It was a party meant for the utmost joy and celebration: Kind old Abraham and Sarah miraculously had a biological son together. Abraham invited a great number of their friends, and they had a great many friends! Abraham, who is known for his attribute of hesed, (Lovingkindness, seeing the good in even the darkest of people), was the kind of guy that according to a coworker of mine, “Didn’t really ever try to convert people, he just loved people.” Indeed, Abraham according to one tradition was the reincarnation of Adam, and acted as a great, caring, hospitable father figure to all those who came into contact with him.
Imagine then, in the middle of the celebration, one guest (According the Midrash Rabbah, the giant Og of Bashan) looking over at Abraham and Sarah’s precious gift from G-d, and saying, “He is nothing. I could crush that son of his with my little finger!”
Wait, what? How is it that in such a joyous party, that a guest and friend of Abraham would have the nerve to even think such a thing, much less declare it at the dinner table! How in such an occasion, do we go from joy to an extremely awkward, if not disgusting comment from an honored guest? What changed? What is it about Isaac’s birth, that even before he even begins to crawl, creates a certain aura of tension or even hostility?
To answer this question, let’s look again at Abraham, and who he is, and what his quality as a human being is. Once again, if we take the traditional view that he is like a father to everyone he comes into contact with, and that he is essentially all about loving people, then everyone is going to love him as well. Logically speaking, everyone will want to cling to him. Perhaps we could even go so far as to say that they see Abraham as a “universalist,” a citizen of the world. People love Abraham because he loved them first and acts as a father to them. Abraham seems to almost give without restraint, and somehow, still be able to maintain his wealth to give more. People love Abraham because he makes them feel like they are his adopted children. Thus, the fact that he has a son is going to make people uncomfortable. Because everyone is going to know: Isaac is the “favorite.” While Abraham’s friends are important, his child and his family that he raises are more important. Abraham loves everyone, but Abraham chooses Isaac. Isaac is the chosen one to carry on the Abrahamic monotheistic legacy.
In a word, what the birth of Isaac represents is exclusivity.
Indeed, in traditional Judaism, while Abraham lives as an example of hesed (Loving everyone, seeing the good constantly), Isaac lives as an example of gevurah–“Self restraint,” and “Self discipline,” which ultimately lead to the establishment uncompromisingly set moral boundaries that are not to be crossed. Thus according to Ibn Ezra, Abraham–the man of hesed–had thousands of students whom he taught about G-d. Isaac–the man of gevurah–had only two: Jacob and Esau.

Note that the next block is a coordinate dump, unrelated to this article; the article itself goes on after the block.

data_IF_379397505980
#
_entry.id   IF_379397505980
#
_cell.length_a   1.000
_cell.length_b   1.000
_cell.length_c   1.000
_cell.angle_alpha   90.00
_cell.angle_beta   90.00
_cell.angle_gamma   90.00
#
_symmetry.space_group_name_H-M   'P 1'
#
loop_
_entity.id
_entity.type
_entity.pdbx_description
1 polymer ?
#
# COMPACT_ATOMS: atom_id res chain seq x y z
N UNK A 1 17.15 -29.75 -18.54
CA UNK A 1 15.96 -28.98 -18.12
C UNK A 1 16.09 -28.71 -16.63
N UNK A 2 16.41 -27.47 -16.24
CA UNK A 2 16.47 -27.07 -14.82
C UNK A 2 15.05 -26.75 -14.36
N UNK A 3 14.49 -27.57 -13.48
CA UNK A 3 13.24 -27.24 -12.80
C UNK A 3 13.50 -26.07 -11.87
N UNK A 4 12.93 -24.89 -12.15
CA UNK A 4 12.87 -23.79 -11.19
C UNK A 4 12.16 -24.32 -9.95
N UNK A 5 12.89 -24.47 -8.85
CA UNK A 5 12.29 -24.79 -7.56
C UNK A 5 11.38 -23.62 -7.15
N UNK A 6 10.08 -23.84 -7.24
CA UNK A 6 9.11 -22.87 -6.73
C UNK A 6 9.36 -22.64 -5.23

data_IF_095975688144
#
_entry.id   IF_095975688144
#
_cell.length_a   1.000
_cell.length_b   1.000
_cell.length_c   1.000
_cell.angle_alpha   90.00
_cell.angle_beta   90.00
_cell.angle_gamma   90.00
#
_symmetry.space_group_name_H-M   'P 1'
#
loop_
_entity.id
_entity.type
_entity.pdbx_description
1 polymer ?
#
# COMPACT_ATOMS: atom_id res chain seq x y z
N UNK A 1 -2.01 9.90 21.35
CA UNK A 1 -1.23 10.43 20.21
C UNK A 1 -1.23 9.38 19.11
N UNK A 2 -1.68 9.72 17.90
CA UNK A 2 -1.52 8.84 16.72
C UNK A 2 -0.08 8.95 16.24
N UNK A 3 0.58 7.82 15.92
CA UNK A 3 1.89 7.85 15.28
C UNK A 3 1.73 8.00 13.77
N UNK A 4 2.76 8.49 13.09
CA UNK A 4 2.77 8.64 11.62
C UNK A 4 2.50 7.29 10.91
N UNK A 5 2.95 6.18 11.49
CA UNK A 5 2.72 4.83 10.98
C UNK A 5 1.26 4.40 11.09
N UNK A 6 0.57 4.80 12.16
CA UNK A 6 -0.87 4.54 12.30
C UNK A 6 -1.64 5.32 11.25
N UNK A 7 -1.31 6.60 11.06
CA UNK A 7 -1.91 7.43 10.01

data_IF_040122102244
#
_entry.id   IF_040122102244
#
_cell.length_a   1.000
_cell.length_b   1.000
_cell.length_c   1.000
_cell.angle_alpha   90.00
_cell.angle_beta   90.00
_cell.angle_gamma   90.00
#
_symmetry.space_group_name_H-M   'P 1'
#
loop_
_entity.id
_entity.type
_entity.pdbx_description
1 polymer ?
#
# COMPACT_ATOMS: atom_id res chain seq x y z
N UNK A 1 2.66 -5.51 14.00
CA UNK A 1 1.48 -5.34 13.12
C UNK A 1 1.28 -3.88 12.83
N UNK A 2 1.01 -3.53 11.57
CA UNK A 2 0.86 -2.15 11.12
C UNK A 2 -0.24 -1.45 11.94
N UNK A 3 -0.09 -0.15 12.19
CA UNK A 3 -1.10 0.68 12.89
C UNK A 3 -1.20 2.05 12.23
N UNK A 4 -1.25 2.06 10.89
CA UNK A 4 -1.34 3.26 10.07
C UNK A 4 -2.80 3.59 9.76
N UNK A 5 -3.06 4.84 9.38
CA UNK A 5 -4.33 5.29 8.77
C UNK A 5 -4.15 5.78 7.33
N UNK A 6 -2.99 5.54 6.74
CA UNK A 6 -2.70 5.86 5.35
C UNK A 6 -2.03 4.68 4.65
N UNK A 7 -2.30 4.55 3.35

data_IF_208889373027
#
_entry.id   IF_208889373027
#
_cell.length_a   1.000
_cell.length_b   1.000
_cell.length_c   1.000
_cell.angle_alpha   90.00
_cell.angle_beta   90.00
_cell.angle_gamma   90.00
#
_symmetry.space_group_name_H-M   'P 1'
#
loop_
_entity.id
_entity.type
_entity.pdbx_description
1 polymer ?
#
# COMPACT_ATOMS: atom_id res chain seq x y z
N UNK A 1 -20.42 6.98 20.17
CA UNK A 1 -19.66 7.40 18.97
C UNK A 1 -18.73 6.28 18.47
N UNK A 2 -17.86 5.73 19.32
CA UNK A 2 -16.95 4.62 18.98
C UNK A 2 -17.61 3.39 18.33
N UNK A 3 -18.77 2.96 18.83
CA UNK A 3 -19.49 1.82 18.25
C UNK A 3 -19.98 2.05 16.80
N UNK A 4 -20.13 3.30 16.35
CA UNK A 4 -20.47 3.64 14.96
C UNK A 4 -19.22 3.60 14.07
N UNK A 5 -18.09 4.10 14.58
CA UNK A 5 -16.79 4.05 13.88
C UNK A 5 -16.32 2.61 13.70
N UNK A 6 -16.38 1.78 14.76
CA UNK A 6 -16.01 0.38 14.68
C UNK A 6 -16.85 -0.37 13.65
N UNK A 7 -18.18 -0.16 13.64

It is natural within human nature to be drawn to the ideal of universal love and freedom. It is far less natural within human nature to commit to a lifestyle of self-restraint and boundaries.
It is an idea that often feeds indignation in the West today–often the only intolerable thing in a tolerant, universalist society is someone who maintains commitment to a “backwards,” “outdated” moral boundary.
And yet, this is also why G-d promised Abraham that he would birth a nation among nations, and not be a missionary to the entire world–because an ideology with only universal hesed towards the entire world can all too easily turn into imperialism, cruelty, and conversion of the masses through manipulation and/or coercion, as we have seen through the history of both Christianity and Islam and the empires that have been built through them.
Like Isaac, we the people of Israel are different for a reason. We are chosen and set apart for a reason. Truly, the tragedy is when the “Og’s” of the world get the impression that “chosenness” means that we think we are better, or that we only believe redemption is for us–because to the silent yet great contrary–what we as the people of Israel are here for, in the end, is for the redemption of the entire world.
Indeed, this is who we Jews are–to be hesed, “a light unto the nations,” and yet set apart as our own nation in the example of the boundaries of gevurah.
While anything concerning hesed is absent in our morning blessings, we bless G-d for “strengthening Israel with gevurah.” Because all too often, it is easy to go with the flow of hesed, but to take a stand against assimilation, to draw a boundary in gevurah, often poses as a difficulty, especially when we are desperate for peace within our surroundings.
This is the example that Isaac the “disconcerting patriarch” gives us. To stand strong as a nation in gevurah: Different from the Eastern ascetism. Different from the Western epicureanism and secularism.
May we as Jews stand strong in true Torah, whether in dark days or bright.